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NZ’s largest early childhood provider recruits overseas

While welcoming the Government’s 10-Year Strategic Plan for early learning, BestStart, the country’s largest early childhood education provider, questions plans for more teachers given the acute shortage, says Fiona Hughes, Deputy CE.

“While we strongly support plans to boost quality, we need good teachers now, and there are few solutions in sight to address the immediate chronic shortage.” The 10-year plan includes a proposal to increase teacher ratios and grow the number of qualified teachers to 100%.

“We are concerned this is a tall ask, given we’re in the middle of the most acute teacher shortage we’ve ever experienced.” Because of this, BestStart has invested in its own international campaign to recruit early childhood teachers to its centres.

“Our preference would be to prioritise New Zealand trained teachers but there are simply not enough there. We need to act now for an immediate solution.”

BestStart has initiated a digital marketing campaign, targeting countries best aligned to New Zealand qualifications.

Says Hughes: “In Auckland alone, BestStart has over 70 vacancies with some taking up to 150 days to fill. That’s despite our high staff retention rates. Many other early childhood providers around the country are suffering.”

Hughes believes there are some thorny ‘feeder’ factors in the shortage that will take years to resolve.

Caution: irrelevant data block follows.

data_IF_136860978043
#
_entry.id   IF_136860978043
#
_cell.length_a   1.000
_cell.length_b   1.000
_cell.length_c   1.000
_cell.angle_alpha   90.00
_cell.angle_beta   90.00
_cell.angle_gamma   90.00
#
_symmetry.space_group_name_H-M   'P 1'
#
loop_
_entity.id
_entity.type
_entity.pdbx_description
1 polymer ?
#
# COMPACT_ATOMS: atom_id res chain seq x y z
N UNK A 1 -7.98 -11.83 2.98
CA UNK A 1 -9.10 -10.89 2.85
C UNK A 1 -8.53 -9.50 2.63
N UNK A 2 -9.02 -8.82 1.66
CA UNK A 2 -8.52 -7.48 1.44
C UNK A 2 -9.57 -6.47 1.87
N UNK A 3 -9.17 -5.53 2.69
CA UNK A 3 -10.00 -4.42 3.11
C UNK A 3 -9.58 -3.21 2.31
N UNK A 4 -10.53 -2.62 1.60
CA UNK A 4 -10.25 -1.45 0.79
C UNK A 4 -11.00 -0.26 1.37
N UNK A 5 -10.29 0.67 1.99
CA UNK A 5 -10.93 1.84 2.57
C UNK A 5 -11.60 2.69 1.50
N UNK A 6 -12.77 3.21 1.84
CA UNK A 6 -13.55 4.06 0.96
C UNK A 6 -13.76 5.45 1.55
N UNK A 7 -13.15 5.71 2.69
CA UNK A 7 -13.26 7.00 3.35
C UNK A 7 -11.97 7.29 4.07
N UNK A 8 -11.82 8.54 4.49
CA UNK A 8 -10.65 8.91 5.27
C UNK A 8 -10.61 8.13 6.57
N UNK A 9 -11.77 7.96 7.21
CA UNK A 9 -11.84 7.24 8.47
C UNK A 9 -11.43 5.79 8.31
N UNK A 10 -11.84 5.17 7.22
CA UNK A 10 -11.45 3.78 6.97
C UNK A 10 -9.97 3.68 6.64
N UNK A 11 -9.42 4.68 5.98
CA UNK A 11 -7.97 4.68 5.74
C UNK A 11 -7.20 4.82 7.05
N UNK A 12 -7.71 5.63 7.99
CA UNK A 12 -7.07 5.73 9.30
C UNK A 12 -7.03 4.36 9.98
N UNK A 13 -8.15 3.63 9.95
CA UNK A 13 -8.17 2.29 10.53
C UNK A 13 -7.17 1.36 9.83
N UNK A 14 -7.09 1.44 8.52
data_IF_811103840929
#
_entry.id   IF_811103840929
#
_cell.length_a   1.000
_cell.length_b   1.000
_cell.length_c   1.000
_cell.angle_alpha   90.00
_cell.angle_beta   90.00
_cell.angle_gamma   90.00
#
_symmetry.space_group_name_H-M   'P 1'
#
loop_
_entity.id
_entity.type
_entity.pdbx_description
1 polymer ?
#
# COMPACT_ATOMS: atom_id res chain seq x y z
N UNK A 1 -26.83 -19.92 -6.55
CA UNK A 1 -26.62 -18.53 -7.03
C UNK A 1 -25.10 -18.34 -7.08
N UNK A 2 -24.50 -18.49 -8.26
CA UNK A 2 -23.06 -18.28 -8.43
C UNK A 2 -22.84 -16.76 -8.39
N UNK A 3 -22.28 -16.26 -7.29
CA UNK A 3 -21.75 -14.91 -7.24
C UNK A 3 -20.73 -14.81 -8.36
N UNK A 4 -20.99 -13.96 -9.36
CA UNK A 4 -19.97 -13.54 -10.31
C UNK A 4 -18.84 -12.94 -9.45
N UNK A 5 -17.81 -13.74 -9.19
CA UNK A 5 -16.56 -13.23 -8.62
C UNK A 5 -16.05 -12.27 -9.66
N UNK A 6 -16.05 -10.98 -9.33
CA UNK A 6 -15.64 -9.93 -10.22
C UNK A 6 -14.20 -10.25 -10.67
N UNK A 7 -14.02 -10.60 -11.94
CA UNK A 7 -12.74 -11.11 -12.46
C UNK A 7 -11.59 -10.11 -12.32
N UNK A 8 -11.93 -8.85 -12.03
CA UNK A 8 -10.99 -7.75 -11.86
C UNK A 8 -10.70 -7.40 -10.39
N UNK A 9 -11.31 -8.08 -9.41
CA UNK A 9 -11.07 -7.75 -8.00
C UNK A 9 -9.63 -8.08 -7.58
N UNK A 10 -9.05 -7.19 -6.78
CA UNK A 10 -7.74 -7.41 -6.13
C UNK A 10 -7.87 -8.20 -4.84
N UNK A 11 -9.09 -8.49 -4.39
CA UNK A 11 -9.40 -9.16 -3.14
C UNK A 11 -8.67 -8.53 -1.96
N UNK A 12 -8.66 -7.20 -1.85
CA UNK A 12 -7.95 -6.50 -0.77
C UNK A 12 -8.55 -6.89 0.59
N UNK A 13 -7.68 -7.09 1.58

“The first issue is that early childhood teacher trainees have gone into a massive decline, halving from 3585 in 2010 to 1500 last year. This is far more dramatic than declining Primary and Secondary teacher statistics.”

Hughes believes the shortage is due to numerous factors: “There’s a litany of perception, value and remuneration issues plaguing the sector. Most is to do with status – early childhood has long been relegated to the bottom of the education status ladder. Many a qualified early childhood teacher has heard the ‘that must be fun – you get to play all day’ comment in response to their employment.

“Perceptions that children are ‘just playing’ adds to the sector’s ongoing case of mistaken identity. This – despite early childhood teachers holding three-year degrees and teaching the world-renown curriculum Te Whariki.”

“Historically, the government’s failure to properly resource the early childhood sector is surprising given that research clearly shows early childhood education is the most important stage in one’s education journey. We’ve known for years that its impact is far greater than Primary, Secondary or even Tertiary.”

Adding to the ‘ouch’ factor, there’s been a blossoming in negative media about the quality of early childhood education. There’s been a plethora of bleak headlines and stories, impacting the reputation of ECE and its desirability as an occupation.

The sector is misrepresented, says Hughes. “Those that make the negative headlines compose only 5.6% of centres. While would-be parents and students are reading those headlines, the remaining 94.4% of centres are quietly getting on with the job of providing caring, quality education that will positively impact a child for the rest of their life.

“While searching for international teachers is an immediate short-term solution, we need to be doing everything we can here in New Zealand. Improving the desirability of early childhood teaching as an exciting and rewarding career would be a great start.”

© Scoop Media

 
 
 
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